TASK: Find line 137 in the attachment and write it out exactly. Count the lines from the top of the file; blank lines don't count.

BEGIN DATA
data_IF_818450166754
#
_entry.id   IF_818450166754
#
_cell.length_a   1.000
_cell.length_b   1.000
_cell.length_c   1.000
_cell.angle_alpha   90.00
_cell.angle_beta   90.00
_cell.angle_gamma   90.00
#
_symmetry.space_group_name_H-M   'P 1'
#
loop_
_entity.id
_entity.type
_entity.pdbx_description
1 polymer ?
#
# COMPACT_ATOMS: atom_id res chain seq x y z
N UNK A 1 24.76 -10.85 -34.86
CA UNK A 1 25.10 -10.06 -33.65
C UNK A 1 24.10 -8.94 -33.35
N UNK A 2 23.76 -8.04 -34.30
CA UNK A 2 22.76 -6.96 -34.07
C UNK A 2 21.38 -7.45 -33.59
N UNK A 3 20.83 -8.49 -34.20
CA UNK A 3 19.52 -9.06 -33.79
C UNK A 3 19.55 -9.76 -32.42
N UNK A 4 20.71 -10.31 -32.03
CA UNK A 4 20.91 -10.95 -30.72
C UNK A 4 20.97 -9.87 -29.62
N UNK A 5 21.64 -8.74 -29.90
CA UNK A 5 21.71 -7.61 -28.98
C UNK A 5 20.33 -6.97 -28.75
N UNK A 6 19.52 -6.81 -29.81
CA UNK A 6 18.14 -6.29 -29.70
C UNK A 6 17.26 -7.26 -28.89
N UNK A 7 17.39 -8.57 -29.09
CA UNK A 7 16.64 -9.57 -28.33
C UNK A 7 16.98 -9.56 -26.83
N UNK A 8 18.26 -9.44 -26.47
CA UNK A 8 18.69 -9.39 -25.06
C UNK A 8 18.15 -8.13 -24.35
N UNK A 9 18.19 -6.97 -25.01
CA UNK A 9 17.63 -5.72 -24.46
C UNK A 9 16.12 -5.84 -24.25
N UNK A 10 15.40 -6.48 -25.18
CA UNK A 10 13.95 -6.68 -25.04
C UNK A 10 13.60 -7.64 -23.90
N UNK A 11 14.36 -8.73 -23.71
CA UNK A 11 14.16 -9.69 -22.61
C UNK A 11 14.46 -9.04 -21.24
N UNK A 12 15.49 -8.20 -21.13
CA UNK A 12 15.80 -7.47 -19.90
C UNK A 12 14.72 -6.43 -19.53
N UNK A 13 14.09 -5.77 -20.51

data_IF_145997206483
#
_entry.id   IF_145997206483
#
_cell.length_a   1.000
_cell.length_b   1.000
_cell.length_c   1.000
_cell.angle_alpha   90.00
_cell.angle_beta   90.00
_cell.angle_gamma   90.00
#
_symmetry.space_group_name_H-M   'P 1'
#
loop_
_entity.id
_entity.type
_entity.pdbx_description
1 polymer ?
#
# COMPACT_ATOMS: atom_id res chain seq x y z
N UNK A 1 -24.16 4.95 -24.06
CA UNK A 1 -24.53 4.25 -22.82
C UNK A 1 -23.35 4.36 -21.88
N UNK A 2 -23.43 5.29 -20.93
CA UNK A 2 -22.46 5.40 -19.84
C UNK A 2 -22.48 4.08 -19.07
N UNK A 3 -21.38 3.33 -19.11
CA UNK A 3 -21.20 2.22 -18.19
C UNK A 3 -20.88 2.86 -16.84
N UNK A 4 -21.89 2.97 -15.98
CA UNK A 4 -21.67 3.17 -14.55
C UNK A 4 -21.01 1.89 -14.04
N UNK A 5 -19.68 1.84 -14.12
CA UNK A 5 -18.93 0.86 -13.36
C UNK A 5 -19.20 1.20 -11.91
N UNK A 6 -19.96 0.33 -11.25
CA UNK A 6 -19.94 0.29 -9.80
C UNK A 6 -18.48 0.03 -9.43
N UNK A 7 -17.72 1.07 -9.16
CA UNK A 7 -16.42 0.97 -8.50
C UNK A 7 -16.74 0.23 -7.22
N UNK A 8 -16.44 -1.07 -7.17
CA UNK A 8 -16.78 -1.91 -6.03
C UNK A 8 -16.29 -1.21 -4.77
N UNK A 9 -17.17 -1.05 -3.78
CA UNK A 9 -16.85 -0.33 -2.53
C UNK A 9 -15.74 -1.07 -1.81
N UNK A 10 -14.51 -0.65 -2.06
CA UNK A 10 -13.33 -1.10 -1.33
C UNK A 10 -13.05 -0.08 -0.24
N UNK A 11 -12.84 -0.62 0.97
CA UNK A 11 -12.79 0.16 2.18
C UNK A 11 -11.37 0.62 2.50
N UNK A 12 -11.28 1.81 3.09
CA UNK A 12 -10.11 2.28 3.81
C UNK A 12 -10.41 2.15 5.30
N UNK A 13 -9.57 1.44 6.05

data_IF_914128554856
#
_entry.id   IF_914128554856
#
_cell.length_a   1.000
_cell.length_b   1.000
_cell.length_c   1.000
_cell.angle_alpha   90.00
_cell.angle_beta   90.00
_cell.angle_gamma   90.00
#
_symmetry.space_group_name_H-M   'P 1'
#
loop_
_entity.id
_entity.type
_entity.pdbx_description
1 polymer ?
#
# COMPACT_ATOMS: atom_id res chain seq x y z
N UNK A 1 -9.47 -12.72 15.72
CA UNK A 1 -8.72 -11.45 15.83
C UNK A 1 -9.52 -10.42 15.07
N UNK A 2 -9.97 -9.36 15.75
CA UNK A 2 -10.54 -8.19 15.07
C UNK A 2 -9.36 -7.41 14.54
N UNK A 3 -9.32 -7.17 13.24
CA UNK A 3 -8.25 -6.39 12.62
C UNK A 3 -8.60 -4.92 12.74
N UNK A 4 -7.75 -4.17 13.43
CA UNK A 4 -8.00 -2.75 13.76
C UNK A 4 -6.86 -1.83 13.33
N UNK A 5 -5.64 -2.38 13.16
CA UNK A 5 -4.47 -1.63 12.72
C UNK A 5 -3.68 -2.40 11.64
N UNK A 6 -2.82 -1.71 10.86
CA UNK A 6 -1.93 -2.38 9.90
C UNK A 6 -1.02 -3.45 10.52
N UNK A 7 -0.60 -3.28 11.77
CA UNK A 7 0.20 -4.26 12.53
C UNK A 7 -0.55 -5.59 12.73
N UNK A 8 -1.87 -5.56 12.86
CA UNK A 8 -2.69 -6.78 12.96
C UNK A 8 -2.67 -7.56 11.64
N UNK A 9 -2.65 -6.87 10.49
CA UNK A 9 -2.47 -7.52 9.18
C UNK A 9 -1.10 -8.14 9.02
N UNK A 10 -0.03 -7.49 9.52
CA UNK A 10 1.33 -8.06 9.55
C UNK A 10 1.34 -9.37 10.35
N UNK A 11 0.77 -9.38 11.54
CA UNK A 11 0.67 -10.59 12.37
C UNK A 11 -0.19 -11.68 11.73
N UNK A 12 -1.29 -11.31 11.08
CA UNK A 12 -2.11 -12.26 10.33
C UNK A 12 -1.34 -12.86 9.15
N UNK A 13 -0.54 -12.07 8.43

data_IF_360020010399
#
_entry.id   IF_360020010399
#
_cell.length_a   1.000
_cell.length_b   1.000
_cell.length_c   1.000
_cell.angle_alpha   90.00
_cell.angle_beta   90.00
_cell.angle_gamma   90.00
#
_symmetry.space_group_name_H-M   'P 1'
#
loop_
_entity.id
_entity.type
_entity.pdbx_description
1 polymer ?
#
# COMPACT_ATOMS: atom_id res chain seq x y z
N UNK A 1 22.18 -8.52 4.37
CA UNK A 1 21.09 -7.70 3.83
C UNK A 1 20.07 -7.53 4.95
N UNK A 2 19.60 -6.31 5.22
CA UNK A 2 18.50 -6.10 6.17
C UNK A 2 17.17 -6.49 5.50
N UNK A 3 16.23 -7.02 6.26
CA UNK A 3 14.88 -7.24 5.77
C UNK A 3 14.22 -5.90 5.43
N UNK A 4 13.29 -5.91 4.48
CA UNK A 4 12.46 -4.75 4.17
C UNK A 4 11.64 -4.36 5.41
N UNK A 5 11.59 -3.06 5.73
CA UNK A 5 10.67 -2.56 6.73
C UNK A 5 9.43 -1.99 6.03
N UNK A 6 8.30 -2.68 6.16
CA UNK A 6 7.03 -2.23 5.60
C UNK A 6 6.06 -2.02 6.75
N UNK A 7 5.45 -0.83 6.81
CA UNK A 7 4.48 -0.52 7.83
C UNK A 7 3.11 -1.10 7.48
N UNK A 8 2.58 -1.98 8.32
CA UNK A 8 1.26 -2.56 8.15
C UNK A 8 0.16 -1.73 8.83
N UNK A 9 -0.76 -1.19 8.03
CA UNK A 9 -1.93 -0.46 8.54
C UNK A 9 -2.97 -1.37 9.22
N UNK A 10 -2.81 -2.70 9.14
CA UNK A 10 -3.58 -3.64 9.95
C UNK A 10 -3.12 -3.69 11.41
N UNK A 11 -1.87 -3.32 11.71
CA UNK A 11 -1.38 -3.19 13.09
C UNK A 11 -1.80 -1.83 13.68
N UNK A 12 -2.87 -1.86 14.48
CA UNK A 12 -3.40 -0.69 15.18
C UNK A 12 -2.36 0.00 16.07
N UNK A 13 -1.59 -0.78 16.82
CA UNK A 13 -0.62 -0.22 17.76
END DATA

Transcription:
C UNK A 1 -9.52 -10.42 15.07